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AngularJS overriding jQuery manipulation in a variation

avanwart 10-16-14

AngularJS overriding jQuery manipulation in a variation

[ Edited ]

I'm using a Manual Activation code snippet within Angular to activate a simple button text test.  When the page loads, Angular does its thing to render the page, the activation snippet then fires and the button text changes correctly.  However, whenever a user interacts with the button, which has an on/off state, the button text changes back to the original text from before Optimizely is activated.  I believe this is related to Angular's two-way binding technology, but I'm not completely sure.  


In order to change the button text, initially, I am using jQuery:  $('.button-class').text('my text change');  This works correctly on DOM ready, but again, once the button is clicked the text reverts back to what it was before optimizely is activated.


In looking into this more, it was suggested that I use more jQuery to bind my text change to the button click.  I have tried several different methods.  The one that seems to partially works is .delegate().  The code I've been using looks like this:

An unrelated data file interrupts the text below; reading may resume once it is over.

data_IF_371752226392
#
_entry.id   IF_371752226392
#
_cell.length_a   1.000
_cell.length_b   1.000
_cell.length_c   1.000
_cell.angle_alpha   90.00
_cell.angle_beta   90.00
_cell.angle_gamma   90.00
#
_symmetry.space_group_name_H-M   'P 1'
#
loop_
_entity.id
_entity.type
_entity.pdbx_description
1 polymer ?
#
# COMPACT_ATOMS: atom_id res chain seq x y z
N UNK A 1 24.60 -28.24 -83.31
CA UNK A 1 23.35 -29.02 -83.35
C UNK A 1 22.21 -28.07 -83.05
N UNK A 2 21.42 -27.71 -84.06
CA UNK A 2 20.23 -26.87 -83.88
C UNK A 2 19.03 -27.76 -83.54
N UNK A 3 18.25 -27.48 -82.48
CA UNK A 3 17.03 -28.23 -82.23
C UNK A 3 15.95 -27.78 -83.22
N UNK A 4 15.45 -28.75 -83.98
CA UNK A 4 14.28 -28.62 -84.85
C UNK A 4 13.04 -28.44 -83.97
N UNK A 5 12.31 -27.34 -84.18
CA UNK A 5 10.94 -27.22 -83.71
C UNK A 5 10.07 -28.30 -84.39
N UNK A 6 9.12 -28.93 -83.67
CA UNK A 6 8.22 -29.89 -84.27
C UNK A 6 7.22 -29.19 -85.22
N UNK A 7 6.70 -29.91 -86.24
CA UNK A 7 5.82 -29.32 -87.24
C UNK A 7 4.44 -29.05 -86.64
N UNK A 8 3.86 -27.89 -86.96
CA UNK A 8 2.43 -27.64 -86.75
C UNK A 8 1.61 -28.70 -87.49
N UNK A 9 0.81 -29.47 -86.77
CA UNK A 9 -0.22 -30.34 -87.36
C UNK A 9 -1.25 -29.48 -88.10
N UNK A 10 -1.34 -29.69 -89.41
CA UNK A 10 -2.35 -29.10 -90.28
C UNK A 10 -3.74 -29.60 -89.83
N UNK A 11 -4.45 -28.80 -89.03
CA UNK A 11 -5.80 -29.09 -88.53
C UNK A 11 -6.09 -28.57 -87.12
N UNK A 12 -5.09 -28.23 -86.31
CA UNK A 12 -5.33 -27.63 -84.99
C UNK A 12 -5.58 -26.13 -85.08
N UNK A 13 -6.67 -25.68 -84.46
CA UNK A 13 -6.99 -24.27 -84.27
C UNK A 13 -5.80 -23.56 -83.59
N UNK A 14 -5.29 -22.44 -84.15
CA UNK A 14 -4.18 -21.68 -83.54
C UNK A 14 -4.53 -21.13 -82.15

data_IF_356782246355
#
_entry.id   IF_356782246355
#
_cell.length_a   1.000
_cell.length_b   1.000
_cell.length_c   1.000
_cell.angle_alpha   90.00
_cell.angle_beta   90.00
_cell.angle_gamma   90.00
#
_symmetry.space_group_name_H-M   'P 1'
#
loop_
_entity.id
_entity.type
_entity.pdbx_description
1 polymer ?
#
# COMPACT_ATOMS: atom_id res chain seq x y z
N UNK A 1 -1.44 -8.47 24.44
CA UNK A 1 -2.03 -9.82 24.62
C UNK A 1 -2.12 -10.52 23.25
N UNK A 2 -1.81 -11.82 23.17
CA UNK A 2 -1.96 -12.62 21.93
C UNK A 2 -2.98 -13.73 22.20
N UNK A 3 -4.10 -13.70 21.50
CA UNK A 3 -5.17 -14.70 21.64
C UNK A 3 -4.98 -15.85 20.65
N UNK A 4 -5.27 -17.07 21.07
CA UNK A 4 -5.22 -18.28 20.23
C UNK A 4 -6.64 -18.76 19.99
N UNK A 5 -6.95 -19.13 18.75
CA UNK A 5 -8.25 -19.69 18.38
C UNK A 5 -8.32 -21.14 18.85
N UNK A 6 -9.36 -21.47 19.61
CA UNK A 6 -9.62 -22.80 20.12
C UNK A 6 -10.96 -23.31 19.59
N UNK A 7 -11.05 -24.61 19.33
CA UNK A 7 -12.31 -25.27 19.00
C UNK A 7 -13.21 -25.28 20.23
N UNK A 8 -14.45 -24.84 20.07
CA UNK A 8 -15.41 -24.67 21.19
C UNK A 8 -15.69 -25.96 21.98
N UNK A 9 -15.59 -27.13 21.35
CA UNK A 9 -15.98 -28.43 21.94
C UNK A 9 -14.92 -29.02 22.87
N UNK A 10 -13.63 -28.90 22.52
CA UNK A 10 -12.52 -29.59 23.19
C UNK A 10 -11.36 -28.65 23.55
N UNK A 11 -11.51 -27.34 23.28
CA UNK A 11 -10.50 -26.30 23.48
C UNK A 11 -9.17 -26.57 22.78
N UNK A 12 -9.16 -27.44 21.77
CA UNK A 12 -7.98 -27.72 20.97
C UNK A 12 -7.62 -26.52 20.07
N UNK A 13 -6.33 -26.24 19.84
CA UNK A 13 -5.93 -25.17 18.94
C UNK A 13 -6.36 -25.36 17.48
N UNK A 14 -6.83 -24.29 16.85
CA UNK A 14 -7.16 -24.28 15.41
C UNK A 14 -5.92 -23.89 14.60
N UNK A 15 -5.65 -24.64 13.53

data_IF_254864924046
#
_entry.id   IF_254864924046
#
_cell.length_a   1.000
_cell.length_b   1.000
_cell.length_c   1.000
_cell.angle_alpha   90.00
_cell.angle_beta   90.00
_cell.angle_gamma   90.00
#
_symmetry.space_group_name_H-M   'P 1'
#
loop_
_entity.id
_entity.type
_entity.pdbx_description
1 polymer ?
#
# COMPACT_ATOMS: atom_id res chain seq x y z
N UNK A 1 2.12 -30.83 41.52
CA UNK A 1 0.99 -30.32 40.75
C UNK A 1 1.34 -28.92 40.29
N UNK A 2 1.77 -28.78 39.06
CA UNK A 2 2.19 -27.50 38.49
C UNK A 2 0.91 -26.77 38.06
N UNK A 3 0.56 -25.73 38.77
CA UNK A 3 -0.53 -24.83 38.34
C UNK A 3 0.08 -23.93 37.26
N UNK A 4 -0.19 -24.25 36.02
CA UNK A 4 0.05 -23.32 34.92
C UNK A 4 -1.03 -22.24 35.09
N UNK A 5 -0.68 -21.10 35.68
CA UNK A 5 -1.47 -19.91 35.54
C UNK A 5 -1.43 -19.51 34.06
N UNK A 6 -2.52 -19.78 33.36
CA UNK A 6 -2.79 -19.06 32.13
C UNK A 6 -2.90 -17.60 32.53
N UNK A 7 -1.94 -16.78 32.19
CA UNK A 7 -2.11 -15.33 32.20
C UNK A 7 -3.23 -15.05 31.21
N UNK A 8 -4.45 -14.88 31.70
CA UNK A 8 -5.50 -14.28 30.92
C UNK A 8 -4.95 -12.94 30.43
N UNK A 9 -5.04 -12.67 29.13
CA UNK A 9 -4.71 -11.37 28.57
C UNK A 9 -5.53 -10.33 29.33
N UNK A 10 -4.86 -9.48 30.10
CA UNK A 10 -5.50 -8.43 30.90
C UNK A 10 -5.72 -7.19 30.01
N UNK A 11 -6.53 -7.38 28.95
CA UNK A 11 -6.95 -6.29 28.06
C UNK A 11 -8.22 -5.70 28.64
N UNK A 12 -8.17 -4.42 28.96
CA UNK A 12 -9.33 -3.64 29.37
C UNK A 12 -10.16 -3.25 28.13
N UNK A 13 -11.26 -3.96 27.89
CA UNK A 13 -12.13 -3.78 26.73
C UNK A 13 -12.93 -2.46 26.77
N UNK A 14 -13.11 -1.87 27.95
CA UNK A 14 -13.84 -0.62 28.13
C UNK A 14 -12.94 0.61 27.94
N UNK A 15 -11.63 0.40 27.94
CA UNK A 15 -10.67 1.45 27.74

$('.parent-div-class-of-my-button').delegate( '.button-class', 'click', function() {
     $(this).text('my text change');



When the code above fires, the button briefly changes to 'my text change' and I use an alert to see this.  But when I dismiss the alert, the text reverts back to the original button text.


Can anyone help me with this issue?  AngularJS has proven to be quite challenging to manipluate with jQuery.

Level 1


Re: AngularJS overriding jQuery manipulation in a variation

Hi @avanwart,


It appears your issue may be related to the much more specific scoping/context AngularJS employs, especially in regards to click events.  I found some background/code samples on this here, here, and here.


It appears the last code sample may be the most succinct and the most valuable.  Essentially, the button and ButtonText can be defined to have separate scope, and the code has to address both of them as the button is clicked and the save() function is invoked.


Perhaps you could research how your implementation of AngularJS is assigning scope to the different events/elements tied to your button?

Harrison Krat
Solutions Architect | Optimizely, Inc.